Hi Connor,

Spark creates cached thread pool in Executor for executing the tasks:

// Start worker thread pool
private val threadPool = ThreadUtils.newDaemonCachedThreadPool("Executor task launch worker")

and if we see org.apache.spark.util.ThreadUtils class, then we can see that number of threads for cached thread pool is not limited, so it can grow until INTEGER.MAX_VALUE

 /**
   * Wrapper over newCachedThreadPool. Thread names are formatted as prefix-ID, where ID is a
   * unique, sequentially assigned integer.
   */
  def newDaemonCachedThreadPool(prefix: String): ThreadPoolExecutor = {
    val threadFactory = namedThreadFactory(prefix)
    Executors.newCachedThreadPool(threadFactory).asInstanceOf[ThreadPoolExecutor]
  }

And in java.util.concurrent.Executors class :

/**
     * Creates a thread pool that creates new threads as needed, but
     * will reuse previously constructed threads when they are
     * available, and uses the provided
     * ThreadFactory to create new threads when needed.
     * @param threadFactory the factory to use when creating new threads
     * @return the newly created thread pool
     * @throws NullPointerException if threadFactory is null
     */
    public static ExecutorService newCachedThreadPool(ThreadFactory threadFactory) {
        return new ThreadPoolExecutor(0, Integer.MAX_VALUE,
                                      60L, TimeUnit.SECONDS,
                                      new SynchronousQueue<Runnable>(),
                                      threadFactory);
    }

So if there are lots of tasks to be launched at the same time, then the new thread can potentially grow until INTEGER.MAX_VALUE. But in reality as soon as tasks are finished, their threads will be returned back to cached pool, and will be reused for new tasks, instead of creating new thread for each task.

Now let's see why OutOfMemory occurs due to lots of new threads created.

OutofMemory error occurs usually when your executor/driver process does not have enough memory for allocating new native threads for executing tasks.

With the help of this command you can see how many threads gets created while executing your spark job:

ps -u <loginName> -L | wc -l


(in my case basic KMEANS ML algorithm Spark job creates 400+ threads)

with this command you can see thread limit set for your machine/OS which you can also increase:

ulimit -u

or more detailed:

ulimit -a


Here is the logic how memory gets used by each new created thread in executor: 
"The number of threads that can run within a JVM process is generally limited by the address space for that process. Each thread requires a thread stack. The more threads you have, the more process address space you use. The more address space you use for thread stacks, the less you have for the Java heap."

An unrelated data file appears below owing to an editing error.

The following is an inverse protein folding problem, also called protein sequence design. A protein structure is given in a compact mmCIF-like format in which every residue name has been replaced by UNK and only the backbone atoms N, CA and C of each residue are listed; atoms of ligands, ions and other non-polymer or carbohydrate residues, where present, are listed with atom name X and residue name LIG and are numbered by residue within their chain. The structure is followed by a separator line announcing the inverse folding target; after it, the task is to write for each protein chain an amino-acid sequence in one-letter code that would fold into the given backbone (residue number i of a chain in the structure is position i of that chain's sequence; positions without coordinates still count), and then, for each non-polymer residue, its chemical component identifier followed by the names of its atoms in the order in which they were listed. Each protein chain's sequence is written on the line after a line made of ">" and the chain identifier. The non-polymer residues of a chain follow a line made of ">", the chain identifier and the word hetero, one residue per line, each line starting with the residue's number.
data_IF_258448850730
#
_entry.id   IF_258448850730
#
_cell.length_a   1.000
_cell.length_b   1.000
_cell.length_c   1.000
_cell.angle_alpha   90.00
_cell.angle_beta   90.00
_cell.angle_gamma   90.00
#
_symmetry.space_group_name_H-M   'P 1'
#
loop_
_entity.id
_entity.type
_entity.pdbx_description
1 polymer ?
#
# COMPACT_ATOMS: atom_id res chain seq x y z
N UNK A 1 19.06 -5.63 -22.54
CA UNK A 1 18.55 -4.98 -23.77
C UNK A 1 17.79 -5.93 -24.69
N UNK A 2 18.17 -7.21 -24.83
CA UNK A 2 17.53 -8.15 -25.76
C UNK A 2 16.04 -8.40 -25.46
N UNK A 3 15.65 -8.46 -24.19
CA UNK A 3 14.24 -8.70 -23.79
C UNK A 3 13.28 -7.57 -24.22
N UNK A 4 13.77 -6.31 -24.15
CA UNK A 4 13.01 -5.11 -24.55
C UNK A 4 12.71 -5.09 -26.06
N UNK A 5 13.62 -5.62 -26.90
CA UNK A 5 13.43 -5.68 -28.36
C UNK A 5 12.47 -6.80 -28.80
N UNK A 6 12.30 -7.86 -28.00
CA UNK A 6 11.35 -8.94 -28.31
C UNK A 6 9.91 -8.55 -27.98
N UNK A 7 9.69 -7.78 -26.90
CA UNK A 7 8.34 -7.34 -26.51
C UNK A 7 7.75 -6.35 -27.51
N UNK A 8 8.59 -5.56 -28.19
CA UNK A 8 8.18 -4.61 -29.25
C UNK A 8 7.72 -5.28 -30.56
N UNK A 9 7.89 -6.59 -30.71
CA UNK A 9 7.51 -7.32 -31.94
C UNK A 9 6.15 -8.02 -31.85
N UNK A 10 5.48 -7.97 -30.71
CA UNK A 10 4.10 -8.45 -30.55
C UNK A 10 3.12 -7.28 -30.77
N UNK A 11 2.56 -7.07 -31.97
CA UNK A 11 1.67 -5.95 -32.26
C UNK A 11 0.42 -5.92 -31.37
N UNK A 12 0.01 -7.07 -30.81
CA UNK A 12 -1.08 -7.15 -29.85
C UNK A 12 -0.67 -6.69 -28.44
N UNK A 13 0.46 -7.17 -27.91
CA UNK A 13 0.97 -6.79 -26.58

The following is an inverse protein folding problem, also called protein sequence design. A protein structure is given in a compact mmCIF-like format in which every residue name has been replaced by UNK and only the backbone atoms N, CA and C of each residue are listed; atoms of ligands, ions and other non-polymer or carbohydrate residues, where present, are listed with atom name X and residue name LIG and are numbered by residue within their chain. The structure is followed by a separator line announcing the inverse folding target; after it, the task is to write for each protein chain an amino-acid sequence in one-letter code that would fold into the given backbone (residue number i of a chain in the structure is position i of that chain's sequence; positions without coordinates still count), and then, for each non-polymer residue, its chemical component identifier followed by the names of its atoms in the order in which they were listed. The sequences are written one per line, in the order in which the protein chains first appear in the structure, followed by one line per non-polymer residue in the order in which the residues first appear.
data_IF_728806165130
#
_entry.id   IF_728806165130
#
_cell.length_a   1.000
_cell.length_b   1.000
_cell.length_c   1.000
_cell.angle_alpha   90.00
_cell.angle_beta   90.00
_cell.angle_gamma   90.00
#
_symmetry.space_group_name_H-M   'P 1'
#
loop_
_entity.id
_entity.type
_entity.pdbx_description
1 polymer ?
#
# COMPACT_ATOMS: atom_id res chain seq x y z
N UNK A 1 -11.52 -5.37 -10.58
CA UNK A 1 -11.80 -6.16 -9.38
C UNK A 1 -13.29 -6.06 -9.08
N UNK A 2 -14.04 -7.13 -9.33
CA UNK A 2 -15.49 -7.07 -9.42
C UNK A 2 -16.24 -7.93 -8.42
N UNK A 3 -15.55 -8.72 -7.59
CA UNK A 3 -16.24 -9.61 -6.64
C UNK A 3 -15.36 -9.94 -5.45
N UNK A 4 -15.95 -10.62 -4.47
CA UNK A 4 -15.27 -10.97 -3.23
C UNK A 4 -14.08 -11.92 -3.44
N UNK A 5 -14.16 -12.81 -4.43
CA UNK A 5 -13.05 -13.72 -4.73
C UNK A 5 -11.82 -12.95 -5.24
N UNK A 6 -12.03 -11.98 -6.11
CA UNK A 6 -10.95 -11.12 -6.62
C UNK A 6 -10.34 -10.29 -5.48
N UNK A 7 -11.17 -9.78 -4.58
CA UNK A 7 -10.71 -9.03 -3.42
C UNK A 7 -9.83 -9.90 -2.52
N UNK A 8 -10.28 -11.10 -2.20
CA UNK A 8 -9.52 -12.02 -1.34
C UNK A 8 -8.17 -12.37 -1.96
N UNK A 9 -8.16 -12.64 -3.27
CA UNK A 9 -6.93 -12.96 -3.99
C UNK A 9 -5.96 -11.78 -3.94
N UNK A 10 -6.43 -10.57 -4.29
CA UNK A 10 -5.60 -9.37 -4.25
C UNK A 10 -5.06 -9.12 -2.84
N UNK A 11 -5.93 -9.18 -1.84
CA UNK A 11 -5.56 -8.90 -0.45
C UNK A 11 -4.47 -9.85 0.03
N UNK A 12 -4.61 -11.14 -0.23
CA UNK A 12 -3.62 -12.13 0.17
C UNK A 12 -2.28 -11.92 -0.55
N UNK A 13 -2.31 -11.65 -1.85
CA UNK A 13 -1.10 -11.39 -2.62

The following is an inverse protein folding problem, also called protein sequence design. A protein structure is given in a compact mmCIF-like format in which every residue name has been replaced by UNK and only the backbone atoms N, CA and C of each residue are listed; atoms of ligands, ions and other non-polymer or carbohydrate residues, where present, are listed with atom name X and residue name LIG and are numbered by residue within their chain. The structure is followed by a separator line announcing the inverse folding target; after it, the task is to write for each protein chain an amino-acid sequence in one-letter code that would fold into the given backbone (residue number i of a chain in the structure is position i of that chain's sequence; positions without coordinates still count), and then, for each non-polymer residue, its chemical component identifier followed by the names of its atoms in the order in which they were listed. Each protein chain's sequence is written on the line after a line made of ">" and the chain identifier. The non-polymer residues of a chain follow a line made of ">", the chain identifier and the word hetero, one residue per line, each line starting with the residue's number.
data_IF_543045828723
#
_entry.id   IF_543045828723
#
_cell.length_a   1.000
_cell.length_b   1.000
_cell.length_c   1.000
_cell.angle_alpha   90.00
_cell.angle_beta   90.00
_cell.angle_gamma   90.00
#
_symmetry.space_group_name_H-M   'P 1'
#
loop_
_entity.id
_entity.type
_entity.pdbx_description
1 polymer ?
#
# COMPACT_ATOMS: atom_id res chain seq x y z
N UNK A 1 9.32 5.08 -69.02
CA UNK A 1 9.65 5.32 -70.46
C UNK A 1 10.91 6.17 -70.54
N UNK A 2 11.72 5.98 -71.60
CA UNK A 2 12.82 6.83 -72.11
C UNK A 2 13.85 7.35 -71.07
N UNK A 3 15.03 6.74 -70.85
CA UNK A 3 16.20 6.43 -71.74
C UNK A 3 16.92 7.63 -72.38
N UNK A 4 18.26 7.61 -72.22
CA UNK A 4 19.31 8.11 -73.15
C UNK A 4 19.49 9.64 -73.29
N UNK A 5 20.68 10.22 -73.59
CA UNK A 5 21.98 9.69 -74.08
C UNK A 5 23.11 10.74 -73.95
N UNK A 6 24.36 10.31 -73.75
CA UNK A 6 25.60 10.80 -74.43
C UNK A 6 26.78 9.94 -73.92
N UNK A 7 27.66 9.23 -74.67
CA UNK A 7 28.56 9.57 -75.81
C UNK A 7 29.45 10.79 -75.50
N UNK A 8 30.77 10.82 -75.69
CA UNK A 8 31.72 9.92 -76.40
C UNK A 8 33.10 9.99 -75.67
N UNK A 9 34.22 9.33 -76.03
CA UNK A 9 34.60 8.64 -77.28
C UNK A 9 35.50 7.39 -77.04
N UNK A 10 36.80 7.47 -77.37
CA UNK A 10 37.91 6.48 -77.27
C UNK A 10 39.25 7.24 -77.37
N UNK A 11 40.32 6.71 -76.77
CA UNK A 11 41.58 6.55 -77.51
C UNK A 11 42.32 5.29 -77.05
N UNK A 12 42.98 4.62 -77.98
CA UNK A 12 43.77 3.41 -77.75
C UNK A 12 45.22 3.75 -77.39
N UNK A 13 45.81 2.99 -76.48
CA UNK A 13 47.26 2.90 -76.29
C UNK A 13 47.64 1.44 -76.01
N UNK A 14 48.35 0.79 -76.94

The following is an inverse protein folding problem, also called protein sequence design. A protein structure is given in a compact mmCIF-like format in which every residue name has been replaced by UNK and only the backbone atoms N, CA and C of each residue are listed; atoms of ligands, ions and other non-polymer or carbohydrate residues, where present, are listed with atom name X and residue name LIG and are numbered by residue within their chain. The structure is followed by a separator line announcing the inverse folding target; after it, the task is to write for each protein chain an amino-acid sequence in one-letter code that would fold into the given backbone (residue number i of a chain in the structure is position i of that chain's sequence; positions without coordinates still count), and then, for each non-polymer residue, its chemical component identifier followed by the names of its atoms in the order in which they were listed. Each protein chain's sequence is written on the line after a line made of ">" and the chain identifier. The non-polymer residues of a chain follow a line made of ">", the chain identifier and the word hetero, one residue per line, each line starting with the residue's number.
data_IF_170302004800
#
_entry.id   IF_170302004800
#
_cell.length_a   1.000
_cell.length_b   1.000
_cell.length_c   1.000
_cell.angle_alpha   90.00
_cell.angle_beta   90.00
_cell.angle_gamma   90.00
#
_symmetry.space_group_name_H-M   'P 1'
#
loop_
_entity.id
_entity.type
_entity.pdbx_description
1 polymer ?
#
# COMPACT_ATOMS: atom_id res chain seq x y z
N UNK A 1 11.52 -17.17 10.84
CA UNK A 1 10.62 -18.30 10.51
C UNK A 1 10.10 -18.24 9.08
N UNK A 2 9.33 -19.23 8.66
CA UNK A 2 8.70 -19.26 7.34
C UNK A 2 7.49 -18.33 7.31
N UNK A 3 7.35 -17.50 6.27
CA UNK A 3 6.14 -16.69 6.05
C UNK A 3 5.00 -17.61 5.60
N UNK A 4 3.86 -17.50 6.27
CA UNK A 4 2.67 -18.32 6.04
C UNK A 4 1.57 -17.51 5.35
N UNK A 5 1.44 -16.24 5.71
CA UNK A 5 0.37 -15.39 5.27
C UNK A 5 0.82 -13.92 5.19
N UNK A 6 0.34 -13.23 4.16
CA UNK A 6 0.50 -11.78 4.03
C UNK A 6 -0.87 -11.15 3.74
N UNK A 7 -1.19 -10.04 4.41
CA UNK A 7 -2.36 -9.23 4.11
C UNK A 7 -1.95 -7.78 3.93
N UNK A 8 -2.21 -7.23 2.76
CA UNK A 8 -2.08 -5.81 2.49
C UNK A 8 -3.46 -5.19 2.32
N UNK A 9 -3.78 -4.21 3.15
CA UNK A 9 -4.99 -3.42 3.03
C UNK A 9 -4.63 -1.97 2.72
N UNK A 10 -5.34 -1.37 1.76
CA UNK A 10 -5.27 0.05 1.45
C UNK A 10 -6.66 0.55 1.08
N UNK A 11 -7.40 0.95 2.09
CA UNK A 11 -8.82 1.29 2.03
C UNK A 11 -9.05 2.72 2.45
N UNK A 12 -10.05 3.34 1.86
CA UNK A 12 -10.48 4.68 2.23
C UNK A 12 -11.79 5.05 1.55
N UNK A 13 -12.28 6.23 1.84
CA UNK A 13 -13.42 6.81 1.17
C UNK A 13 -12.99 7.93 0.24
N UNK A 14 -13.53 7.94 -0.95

You can tune thread stack size :
-Xss determines the size of the stack: –Xss1024k. If the stack space is too small, eventually you will see an exception class java.lang.StackOverflowError.

--
Elkhan

On Sat, Aug 1, 2015 at 2:38 PM, Connor Zanin <cnnrznn@udel.edu> wrote:
1. I believe that the default memory (per executor) is 512m (from the documentation)
2. I have increased the memory used by spark on workers in my launch script when submitting the job
       (--executor-memory 124g)
3. The job completes successfully, it is the "road bumps" in the middle I am concerned with

I would like insight into how Spark handle thread creation

On Sat, Aug 1, 2015 at 5:33 PM, Fabrice Sznajderman <fabszn@gmail.com> wrote:
Hello,

I am not an expert with Spark, but the error thrown by spark seems indicate that not enough memory for launching job. By default, Spark allocated 1GB for memory, may be you should increase it ? 

Best regards

Fabrice

Le sam. 1 août 2015 à 22:51, Connor Zanin <cnnrznn@udel.edu> a écrit :
Hello,

I am having an issue when I run a word count job. I have included the source and log files for reference. The job finishes successfully, but about halfway through I get a java.lang.OutOfMemoryError (could not create native thread), and this leads to the loss of the Executor. After some searching I found out this was a problem with the environment and the limit by the OS on how many threads I could spawn.

However, I had thought that Spark only maintained a thread pool equal in size to the number of cores available across the nodes (by default), and schedules tasks dynamically as threads become available. The only Spark parameter I change is the number of partitions in my RDD.

My question is, how is Spark deciding how many threads to spawn and when?

--
Regards,

Connor Zanin
Computer Science
University of Delaware



--
Regards,

Connor Zanin
Computer Science
University of Delaware

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--
Regards,

Connor Zanin
Computer Science
University of Delaware



--

Best regards,
Elkhan Dadashov